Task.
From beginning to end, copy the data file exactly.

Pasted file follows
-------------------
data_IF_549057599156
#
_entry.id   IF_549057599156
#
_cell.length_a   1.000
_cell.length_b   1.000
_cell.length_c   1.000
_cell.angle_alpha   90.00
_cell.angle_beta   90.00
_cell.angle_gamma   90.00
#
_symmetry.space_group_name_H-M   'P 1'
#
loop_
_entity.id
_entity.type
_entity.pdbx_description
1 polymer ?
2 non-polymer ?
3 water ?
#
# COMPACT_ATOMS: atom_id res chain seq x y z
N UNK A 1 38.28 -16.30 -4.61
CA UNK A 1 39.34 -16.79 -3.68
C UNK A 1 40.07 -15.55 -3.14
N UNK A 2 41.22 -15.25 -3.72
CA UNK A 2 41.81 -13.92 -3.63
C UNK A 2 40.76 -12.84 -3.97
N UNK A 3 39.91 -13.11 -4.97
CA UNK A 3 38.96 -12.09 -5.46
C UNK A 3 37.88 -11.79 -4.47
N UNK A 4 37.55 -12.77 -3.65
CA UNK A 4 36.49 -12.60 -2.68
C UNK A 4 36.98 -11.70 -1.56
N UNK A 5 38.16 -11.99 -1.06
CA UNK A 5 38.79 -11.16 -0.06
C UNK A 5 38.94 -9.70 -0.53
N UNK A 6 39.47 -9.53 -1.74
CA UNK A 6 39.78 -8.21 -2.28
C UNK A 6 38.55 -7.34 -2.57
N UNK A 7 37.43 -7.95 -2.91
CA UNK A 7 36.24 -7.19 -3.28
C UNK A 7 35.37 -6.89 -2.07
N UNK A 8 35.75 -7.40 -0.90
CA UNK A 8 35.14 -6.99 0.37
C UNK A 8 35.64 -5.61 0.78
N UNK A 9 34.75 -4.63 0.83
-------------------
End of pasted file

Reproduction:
data_IF_549057599156
#
_entry.id   IF_549057599156
#
_cell.length_a   1.000
_cell.length_b   1.000
_cell.length_c   1.000
_cell.angle_alpha   90.00
_cell.angle_beta   90.00
_cell.angle_gamma   90.00
#
_symmetry.space_group_name_H-M   'P 1'
#
loop_
_entity.id
_entity.type
_entity.pdbx_description
1 polymer ?
2 non-polymer ?
3 water ?
#
# COMPACT_ATOMS: atom_id res chain seq x y z
N UNK A 1 38.28 -16.30 -4.61
CA UNK A 1 39.34 -16.79 -3.68
C UNK A 1 40.07 -15.55 -3.14
N UNK A 2 41.22 -15.25 -3.72
CA UNK A 2 41.81 -13.92 -3.63
C UNK A 2 40.76 -12.84 -3.97
N UNK A 3 39.91 -13.11 -4.97
CA UNK A 3 38.96 -12.09 -5.46
C UNK A 3 37.88 -11.79 -4.47
N UNK A 4 37.55 -12.77 -3.65
CA UNK A 4 36.49 -12.60 -2.68
C UNK A 4 36.98 -11.70 -1.56
N UNK A 5 38.16 -11.99 -1.06
CA UNK A 5 38.79 -11.16 -0.06
C UNK A 5 38.94 -9.70 -0.53
N UNK A 6 39.47 -9.53 -1.74
CA UNK A 6 39.78 -8.21 -2.28
C UNK A 6 38.55 -7.34 -2.57
N UNK A 7 37.43 -7.95 -2.91
CA UNK A 7 36.24 -7.19 -3.28
C UNK A 7 35.37 -6.89 -2.07
N UNK A 8 35.75 -7.40 -0.90
CA UNK A 8 35.14 -6.99 0.37
C UNK A 8 35.64 -5.61 0.78
N UNK A 9 34.75 -4.63 0.83